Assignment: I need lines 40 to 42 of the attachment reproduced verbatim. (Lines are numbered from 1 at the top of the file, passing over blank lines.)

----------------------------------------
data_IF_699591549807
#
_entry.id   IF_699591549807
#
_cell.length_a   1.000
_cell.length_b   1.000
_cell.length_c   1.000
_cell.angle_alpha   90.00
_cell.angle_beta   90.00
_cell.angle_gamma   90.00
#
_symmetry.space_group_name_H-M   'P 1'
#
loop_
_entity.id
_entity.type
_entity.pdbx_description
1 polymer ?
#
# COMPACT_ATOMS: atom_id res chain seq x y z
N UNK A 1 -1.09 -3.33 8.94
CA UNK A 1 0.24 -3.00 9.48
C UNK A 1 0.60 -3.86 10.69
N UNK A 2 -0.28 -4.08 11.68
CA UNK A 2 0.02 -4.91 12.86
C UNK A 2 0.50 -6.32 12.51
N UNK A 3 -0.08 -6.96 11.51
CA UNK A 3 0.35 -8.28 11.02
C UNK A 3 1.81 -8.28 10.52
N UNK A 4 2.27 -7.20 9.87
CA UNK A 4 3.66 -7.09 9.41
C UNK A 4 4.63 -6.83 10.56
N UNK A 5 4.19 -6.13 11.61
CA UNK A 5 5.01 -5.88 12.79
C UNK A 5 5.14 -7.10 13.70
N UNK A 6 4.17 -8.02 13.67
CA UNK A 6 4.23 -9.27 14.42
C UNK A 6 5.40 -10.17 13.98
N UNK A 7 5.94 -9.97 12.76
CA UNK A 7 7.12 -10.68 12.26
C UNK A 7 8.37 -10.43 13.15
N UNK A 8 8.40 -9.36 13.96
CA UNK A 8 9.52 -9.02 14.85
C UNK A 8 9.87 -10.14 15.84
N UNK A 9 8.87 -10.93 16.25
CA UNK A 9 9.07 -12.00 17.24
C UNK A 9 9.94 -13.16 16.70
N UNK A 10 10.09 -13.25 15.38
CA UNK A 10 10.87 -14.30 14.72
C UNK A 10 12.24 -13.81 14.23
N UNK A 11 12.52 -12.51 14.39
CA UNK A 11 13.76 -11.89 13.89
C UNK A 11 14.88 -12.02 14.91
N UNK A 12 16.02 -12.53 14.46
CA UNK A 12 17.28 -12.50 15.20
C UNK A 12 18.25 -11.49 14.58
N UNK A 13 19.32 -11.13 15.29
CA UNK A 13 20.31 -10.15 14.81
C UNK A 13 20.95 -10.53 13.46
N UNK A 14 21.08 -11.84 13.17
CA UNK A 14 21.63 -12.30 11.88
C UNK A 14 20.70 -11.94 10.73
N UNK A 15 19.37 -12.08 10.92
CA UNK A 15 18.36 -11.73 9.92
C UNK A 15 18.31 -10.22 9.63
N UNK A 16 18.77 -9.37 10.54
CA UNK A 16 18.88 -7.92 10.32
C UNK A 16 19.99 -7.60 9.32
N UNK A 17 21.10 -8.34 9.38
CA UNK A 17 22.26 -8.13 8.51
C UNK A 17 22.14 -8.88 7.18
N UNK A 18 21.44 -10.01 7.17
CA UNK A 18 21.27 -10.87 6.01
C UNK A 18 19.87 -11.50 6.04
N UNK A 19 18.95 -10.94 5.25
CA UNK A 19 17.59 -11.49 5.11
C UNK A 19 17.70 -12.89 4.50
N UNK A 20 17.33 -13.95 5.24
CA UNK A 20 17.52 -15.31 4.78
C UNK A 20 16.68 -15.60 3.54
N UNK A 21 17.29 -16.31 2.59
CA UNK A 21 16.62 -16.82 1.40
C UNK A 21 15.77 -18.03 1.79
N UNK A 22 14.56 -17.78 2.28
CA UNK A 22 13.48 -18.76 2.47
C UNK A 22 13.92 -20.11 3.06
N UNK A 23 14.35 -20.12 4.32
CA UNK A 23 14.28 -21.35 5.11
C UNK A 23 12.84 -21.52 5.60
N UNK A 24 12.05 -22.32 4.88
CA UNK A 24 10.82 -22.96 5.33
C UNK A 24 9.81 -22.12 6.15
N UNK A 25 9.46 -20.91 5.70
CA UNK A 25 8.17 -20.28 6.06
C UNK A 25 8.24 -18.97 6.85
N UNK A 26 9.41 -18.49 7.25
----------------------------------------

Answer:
CA UNK A 7 7.12 -10.68 12.26
C UNK A 7 8.37 -10.43 13.15
N UNK A 8 8.40 -9.36 13.96